How best to leverage a recommendation for a government position?
February 29, 2016 6:45 AM   Subscribe

I am applying for a position within the US Government that will be evaluated via review board. I have met the director of the office that's hiring a few times (though he may not remember me) and currently work with a person who also knows the director and works on exactly the subject matter they're hiring for with me, so this person has both cred and can vouch for my skills. The person also reached out to the director to let them know I was going to apply and they could vouch for me (before I had applied and was ready for the person to reach out). How can I best use this connection?

I am confident there will be a **crush** of applications like any publicly posted job so anything that can help make me stand out and at least get selected for an interview would be useful.

I'd like to hear if anyone has experience in this area and have any advice on how to use recommending person's help on this. While I am grateful for recommending person's enthusiasm, I was caught off guard when she sent the email before I had said I was ready for person to do so and had an opportunity to note the connection through other means (say by asking person to call, or noting my work with the person in my cover letter and reaching out separately to the director). The email was a decent, formal recommendation. She also noted that I had asked her to reach out in the email, which wasn't the conversation I had at that point, just that I was thinking about applying for the job and was inquiring whether her offer to reach out still stands. I am also unaware whether director replied back to person, although i was copied on the initial mail out.

The job post asks that the application be sent to someone who is not the director and that the application will be evaluated by a review panel.

1) How can I best use recommending person's email to my advantage? Do I acknowledge her email in my cover letter, or separately reach out to the director after I have submitted my application to thank recommending person and let director know that i have submitted my application?

2) Do I even acknowledge the recommendation at all?

3) Or do I just note that I've worked closely with recommending person in my current position on matters that they are asking for in the cover letter? What about other people could give glowing references, but may not be known to the director?

4) Any other advice you might have for applying for these positions might be helpful. I believe the position here is an excepted position so it might not be subject to the standard competitive process, but I would still at least like to make it past the first cut for an interview.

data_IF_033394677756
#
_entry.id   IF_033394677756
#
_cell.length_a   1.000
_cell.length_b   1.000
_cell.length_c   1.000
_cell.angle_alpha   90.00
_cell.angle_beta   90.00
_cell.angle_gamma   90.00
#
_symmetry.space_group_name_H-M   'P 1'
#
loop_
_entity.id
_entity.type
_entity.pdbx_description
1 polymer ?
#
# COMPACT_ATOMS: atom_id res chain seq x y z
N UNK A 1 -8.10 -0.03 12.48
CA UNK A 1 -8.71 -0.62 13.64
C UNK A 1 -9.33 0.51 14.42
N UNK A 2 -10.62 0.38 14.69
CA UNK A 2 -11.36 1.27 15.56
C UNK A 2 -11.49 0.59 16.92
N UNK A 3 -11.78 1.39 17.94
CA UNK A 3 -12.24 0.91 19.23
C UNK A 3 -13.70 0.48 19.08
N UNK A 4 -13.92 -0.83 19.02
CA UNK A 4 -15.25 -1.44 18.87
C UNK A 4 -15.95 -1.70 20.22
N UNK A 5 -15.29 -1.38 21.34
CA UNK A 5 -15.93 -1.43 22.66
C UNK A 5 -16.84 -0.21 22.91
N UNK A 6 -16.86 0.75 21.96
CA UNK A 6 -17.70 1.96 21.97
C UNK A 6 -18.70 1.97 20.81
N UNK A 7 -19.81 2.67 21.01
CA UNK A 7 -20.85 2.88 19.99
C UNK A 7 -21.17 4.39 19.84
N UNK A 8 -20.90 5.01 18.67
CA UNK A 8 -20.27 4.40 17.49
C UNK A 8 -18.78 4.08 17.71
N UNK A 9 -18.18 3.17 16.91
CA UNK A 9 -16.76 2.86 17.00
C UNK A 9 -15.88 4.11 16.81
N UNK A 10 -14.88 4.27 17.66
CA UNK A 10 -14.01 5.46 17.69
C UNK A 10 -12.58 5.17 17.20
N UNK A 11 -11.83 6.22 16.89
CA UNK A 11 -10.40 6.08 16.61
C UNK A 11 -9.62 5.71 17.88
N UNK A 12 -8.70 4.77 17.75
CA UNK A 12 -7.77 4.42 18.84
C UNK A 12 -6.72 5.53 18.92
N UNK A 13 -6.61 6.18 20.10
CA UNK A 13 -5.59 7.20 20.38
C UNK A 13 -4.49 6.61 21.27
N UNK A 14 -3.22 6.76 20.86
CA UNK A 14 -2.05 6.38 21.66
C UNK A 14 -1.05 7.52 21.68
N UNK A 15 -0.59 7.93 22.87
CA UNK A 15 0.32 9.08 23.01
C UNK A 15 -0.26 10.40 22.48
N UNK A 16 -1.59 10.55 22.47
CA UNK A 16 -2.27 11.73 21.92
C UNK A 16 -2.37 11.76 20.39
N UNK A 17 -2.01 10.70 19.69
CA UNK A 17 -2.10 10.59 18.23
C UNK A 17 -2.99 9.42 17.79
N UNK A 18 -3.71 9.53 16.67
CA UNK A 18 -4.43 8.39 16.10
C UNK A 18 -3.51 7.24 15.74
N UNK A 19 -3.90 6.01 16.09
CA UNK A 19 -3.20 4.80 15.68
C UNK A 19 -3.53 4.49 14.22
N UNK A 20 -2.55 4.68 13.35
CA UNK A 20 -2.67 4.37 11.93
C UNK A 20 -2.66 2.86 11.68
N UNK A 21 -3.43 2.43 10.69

posted by anonymous to Work & Money (3 answers total)
The person also reached out to the director to let them know I was going to apply and they could vouch for me (before I had applied and was ready for the person to reach out). How can I best use this connection?

1) I agree, simply make certain to apply. If they want you as much as they seem to, they will be able to get you from list of applicants given them by HR.

2) I would not recommend that you mention the email contact (or any personal connections to the organization) in your cover letter. That might even jeopardize their ability to hire as it might be interpreted as bias on the part of the interviewers. You might however, ask the person if you could use them as a reference on the application, as a former co-worker.

3) I would recommend this. You do want to make certain that you very closely match the requirements of the position, often mimicking the exact phrasing of each requirement followed by the reason(s) why you are a good fit. Here it's quite appropriate to note that "I worked with so and so on project X".

4) You may also need to have patience with them. It's a really formal process. They have to follow a lot of rules and you may have to jump through a few hoops. If you think this is worth it, you may have to do all sorts of things (e.g. exams) that you might not have to do for a less-formal private interview.
posted by bonehead at 1:30 PM on February 29, 2016 [1 favorite]

Put your "inside" person who vouches for you as your first professional reference, with the usual name, agency name, title, phone number contact info. No more. At least where I work (Fed Govt, sometimes doing the hiring) that's code for everything you want here, and is about as far as you can go without risking "shit, now I can't hire that person because it would look obviously inappropriate."
posted by ctmf at 8:47 PM on February 29, 2016 [1 favorite]

Also see if you can get your contact to get you the official Position Description (PD) for the job. Some places are more controlling of those than others. At ours, they won't give them out to people until they're hired and they have to sign that they understand it, but I think that's dumb.

It's a huge advantage in the HR screening stage if your resume just happens to have a lot of exactly what the PD requires - most of the gazillion applicants are just shotgunning. This is why we don't give them out; it gives certain people an advantage others don't have.

So I think we should post them on a public website, which would solve the same problem (but also create a new one by making it easier to know what lies to tell)
posted by ctmf at 8:55 PM on February 29, 2016

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